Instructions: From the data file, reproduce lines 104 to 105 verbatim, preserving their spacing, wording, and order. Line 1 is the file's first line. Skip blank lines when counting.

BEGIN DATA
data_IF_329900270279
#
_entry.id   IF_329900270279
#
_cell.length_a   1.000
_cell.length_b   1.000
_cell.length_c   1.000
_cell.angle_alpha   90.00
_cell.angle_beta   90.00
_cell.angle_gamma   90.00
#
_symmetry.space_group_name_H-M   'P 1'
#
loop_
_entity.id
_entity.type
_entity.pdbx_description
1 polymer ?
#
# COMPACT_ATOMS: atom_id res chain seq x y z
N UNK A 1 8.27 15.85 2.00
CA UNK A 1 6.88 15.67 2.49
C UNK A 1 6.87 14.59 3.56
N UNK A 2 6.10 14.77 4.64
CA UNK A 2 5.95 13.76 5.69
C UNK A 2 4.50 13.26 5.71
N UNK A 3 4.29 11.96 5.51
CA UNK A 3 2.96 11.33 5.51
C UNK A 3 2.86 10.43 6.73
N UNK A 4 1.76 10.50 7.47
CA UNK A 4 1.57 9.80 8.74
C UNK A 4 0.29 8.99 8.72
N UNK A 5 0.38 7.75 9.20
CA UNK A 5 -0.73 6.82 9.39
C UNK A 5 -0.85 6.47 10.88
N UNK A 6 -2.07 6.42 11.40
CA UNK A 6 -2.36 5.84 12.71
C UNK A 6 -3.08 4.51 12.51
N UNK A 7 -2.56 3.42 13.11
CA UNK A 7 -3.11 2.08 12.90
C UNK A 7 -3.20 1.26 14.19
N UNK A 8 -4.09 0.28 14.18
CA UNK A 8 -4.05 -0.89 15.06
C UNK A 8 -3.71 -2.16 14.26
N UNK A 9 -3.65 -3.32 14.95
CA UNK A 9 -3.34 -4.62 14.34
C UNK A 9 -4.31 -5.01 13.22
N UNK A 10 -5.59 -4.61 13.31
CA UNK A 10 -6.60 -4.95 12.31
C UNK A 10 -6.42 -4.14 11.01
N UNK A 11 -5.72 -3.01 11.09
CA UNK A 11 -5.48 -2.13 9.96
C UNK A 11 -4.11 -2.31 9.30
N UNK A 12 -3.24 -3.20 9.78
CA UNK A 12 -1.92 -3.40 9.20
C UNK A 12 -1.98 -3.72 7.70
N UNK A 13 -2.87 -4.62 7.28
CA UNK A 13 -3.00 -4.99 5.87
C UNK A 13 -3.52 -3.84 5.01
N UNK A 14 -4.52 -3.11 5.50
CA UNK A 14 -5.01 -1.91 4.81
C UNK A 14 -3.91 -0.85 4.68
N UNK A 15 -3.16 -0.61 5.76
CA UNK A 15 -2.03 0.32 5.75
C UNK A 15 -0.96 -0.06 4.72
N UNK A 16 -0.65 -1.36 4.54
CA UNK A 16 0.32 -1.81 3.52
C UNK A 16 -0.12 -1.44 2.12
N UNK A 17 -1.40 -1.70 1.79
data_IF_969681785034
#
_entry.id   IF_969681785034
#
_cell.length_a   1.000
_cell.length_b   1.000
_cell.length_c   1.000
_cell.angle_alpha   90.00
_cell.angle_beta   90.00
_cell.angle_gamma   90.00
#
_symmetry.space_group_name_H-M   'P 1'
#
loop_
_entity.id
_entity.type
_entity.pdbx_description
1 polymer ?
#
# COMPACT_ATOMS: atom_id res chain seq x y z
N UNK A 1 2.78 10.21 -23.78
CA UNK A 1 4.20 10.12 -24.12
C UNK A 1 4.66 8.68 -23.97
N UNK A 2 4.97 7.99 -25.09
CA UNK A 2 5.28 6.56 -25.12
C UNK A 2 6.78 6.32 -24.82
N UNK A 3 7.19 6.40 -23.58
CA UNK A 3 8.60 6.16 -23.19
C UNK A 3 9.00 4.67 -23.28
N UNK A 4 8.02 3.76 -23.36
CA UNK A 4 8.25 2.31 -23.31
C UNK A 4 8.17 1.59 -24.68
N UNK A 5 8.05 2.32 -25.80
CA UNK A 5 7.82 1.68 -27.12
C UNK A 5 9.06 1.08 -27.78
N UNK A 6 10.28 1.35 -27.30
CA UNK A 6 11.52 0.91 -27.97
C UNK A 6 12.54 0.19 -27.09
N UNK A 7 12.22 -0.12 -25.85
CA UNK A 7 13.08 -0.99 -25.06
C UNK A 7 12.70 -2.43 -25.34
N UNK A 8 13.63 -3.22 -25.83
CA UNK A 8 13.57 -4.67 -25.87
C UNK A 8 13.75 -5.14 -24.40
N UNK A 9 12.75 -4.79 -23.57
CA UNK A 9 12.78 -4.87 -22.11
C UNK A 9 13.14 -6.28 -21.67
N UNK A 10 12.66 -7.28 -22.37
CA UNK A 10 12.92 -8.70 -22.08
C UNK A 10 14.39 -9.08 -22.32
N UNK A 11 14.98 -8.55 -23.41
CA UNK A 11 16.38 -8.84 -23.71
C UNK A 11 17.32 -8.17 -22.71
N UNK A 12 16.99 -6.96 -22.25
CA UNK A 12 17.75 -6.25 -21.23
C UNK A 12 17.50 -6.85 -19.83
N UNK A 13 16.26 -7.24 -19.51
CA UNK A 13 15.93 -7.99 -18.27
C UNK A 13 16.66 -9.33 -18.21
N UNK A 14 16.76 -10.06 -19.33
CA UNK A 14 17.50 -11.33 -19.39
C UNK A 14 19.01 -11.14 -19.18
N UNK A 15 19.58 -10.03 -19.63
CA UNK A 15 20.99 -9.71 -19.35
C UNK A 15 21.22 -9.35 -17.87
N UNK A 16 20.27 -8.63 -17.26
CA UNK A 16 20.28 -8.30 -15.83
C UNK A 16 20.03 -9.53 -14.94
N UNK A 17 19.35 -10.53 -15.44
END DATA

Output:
C UNK A 5 9.06 1.08 -27.78
N UNK A 6 10.28 1.35 -27.30